Leaf area ratio and net assimilation rate of 24 wild species differing in RGR

Department of Plant Ecology and Evolutionary Biology
Oecologia (Impact Factor: 3.09). 06/1990; 83(4):553-559. DOI: 10.1007/BF00317209

ABSTRACT Which factors cause fast-growing plant species to achieve a higher relative growth rate than slow-growing ones? To answer this question 24 wild species were grown from seed in a growth chamber under conditions of optimal nutrient supply and a growth analysis was carried out. Mean relative growth rate, corrected for possible ontogenetic drift, ranged from 113 to 356 mg g–1 day–1. Net assimilation rate, the increase in plant dry weight per unit leaf area and unit time, varied two-fold between species but no correlation with relative growth rate was found. The correlation between leaf area ratio, the ratio between total leaf area and total plant weight, and relative growth rate was very high. This positive correlation was mainly due to the specific leaf area, the ratio between leaf area and leaf weight, and to a lesser extent caused by the leaf weight ratio, the fraction of plant biomass allocated to the leaves. Differences in relative growth rate under conditions of optimum nutrient supply were correlated with the soil fertility in the natural habitat of these species. It is postulated that natural selection in a nutrient-rich environment has favoured species with a high specific leaf area and a high leaf weight ratio, and consequently a high leaf area ratio, whereas selection in nutrient-poor habitats has led to species with an inherently low specific leaf area and a higher fraction of root mass, and thus a low leaf area ratio.

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Available from: Hendrik Poorter, Sep 25, 2015
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    • "This may suggest that these traits have a better potential to predict discharge species occurrence, especially since the p-value of these models suggested a trend (p=0.067 for RP and p=0.095 for RGR). It should be noted though that RGR is also related to nutrient availability (Grime and Hunt, 1975, Poorter and Remkes, 1990, Lambers and Poorter, 1992) and does not only represent the iron tolerance of a species Together, our study shows that, in the non-coastal zone of the Netherlands and for the current sets of traits studied, the amount of available nutrients and phosphorus are important drivers distinguishing characteristic groundwater discharge plant communities from other wet communities. Although the significance of these abiotic conditions at groundwater discharge sites is not new, this is the first time that an effect for the associated traits of discharge vs. recharge species is shown. "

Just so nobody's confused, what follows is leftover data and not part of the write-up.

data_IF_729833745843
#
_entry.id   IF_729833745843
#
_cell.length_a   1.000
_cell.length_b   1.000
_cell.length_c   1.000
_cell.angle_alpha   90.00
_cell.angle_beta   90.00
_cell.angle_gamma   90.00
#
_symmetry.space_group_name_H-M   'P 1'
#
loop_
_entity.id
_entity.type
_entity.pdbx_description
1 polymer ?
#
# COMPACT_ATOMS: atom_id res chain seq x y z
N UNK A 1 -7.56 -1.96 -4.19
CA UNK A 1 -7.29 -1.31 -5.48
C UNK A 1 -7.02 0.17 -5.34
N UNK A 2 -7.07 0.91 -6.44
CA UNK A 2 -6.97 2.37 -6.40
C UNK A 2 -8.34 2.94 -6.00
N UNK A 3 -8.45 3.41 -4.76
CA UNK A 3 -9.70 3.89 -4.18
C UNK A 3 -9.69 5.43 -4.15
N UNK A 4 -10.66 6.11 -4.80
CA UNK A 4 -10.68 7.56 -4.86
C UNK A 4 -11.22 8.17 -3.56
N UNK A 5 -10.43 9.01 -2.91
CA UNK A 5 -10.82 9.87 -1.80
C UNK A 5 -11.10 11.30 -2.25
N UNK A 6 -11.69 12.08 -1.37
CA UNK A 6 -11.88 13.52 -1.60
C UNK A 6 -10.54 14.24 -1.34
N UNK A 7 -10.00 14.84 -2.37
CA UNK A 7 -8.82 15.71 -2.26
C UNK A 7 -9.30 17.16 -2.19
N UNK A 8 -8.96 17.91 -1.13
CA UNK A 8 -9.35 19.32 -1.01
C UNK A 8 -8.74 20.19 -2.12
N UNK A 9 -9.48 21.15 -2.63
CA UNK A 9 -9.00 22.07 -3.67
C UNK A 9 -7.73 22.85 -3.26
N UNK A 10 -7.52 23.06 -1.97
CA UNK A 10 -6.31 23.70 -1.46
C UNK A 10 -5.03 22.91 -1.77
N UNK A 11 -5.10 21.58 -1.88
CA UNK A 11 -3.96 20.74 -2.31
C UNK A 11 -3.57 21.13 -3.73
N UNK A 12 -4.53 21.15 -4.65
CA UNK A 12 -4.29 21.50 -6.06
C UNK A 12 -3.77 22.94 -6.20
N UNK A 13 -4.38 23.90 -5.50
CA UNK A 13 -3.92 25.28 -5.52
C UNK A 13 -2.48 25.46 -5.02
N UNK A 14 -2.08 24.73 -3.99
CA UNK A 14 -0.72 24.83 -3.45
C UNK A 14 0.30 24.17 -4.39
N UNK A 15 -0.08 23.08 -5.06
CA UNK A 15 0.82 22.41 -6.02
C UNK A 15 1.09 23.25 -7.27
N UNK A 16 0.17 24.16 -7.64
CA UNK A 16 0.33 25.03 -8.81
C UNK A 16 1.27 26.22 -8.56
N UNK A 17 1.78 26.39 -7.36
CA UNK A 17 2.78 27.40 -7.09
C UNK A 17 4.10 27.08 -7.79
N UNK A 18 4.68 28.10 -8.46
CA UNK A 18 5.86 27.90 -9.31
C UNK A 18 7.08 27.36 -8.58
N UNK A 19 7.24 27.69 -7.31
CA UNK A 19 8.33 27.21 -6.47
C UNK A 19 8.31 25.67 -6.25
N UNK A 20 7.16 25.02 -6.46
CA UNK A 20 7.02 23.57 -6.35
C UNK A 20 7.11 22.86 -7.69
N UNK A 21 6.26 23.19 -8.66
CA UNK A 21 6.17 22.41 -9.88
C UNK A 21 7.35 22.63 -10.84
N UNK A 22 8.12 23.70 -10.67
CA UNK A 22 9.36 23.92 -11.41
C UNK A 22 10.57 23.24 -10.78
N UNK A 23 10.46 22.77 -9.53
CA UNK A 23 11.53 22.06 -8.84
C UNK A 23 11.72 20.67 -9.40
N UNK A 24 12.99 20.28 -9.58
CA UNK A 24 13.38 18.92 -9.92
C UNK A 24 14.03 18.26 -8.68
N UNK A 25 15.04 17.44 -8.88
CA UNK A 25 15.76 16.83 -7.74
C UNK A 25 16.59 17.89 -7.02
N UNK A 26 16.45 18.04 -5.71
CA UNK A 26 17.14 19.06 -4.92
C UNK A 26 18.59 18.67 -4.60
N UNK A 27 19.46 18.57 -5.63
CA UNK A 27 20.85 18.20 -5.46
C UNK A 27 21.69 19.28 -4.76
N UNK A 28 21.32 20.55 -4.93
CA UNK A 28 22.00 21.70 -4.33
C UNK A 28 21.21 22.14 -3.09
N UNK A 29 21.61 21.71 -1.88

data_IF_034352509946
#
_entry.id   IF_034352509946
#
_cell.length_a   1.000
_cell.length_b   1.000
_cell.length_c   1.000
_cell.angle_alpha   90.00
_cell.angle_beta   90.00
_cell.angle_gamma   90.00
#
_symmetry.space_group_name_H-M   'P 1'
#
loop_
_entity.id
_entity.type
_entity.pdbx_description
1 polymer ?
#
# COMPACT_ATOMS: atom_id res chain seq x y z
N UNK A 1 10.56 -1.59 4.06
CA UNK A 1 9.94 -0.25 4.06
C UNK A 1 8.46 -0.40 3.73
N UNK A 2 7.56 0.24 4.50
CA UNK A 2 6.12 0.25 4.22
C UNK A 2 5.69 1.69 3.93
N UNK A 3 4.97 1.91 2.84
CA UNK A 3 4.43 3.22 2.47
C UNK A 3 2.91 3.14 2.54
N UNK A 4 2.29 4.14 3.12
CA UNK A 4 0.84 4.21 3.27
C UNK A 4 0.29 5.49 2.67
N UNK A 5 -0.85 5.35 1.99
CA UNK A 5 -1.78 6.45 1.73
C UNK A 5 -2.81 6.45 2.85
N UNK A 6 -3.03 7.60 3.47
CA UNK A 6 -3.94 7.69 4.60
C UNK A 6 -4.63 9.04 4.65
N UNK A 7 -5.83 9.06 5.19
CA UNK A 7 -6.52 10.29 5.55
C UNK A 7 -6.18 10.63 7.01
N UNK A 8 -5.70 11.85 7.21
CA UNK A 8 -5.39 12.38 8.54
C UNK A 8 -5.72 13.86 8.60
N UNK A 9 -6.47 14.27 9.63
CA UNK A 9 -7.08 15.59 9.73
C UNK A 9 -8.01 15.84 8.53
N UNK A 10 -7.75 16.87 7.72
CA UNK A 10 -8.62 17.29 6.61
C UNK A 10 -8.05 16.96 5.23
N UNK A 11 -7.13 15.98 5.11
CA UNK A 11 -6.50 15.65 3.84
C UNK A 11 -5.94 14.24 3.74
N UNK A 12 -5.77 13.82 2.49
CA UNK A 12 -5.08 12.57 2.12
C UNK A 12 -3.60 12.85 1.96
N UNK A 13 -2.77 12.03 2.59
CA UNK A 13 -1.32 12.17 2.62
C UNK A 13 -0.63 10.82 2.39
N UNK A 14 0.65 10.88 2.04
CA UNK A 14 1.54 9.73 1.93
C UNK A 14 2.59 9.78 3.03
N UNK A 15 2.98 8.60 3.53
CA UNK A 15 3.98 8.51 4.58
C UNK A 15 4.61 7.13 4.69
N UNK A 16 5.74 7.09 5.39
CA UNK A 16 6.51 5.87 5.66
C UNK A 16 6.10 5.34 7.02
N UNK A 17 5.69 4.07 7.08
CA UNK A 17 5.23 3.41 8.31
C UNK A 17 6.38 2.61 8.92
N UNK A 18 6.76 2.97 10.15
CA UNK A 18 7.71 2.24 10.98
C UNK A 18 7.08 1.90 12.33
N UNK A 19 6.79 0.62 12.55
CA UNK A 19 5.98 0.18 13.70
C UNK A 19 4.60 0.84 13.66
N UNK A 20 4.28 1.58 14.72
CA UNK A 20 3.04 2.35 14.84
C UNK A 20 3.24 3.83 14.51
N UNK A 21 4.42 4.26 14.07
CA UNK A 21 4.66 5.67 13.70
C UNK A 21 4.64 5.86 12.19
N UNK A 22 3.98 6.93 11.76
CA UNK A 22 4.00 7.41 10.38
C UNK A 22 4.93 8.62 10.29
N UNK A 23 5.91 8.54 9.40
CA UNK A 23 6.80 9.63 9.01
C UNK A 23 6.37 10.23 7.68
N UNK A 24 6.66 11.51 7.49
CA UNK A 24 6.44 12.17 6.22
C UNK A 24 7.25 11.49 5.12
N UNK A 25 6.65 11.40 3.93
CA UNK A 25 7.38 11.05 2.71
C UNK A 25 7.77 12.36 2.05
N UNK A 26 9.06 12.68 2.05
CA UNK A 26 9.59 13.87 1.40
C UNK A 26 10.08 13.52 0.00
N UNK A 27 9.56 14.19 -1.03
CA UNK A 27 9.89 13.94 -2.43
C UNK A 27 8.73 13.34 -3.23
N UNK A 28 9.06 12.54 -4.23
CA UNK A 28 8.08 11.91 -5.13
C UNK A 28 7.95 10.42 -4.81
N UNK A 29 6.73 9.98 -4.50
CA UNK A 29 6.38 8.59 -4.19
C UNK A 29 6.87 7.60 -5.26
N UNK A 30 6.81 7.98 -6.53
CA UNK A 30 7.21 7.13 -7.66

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    ABSTRACT: Groundwater discharge sites harbor characteristic and often rare plant communities which differ substantially from groundwater recharge sites. It is not known which abiotic conditions at these sites drive the differences in community composition. A trait-based approach, that relates species traits to abiotic conditions, may provide insight in this relationship and improve conservation management of these characteristic communities. We used this approach to identify (i) dominant abiotic conditions that shape plant communities at discharge sites and to (ii) identify characteristic traits associated with these abiotic conditions. First, we performed a (qualitative) literature survey to relate plant traits to various abiotic conditions at discharge sites. Secondly, we performed a meta-analysis to quantitatively test the trait selection at discharge sites. For the meta-analysis we compiled a species discharge preference database (n = 170), based on literature and field data. We performed linear regression to relate traits to species discharge preference. Only five out of the eleven traits tested (low leaf phosphorus content, high leaf N:P, low rate of clonal reproduction, low maximum height and high seed mass) were significantly related to discharge preference, while the explained variance was low (R2 < 0.09). Our results suggest that (i) despite the inclusion of traits specifically related to prevailing local environmental conditions, beyond commonly applied traits, hardly any differences were revealed. This indicates a need for more comprehensive eco-physiological understanding (and information on the selection of combinations of traits), and ii) a trait-based approach may not be highly distinctive in environments differing in only a few specific characteristics. This article is protected by copyright. All rights reserved.
    Ecohydrology 06/2015; DOI:10.1002/eco.1655 · 2.43 Impact Factor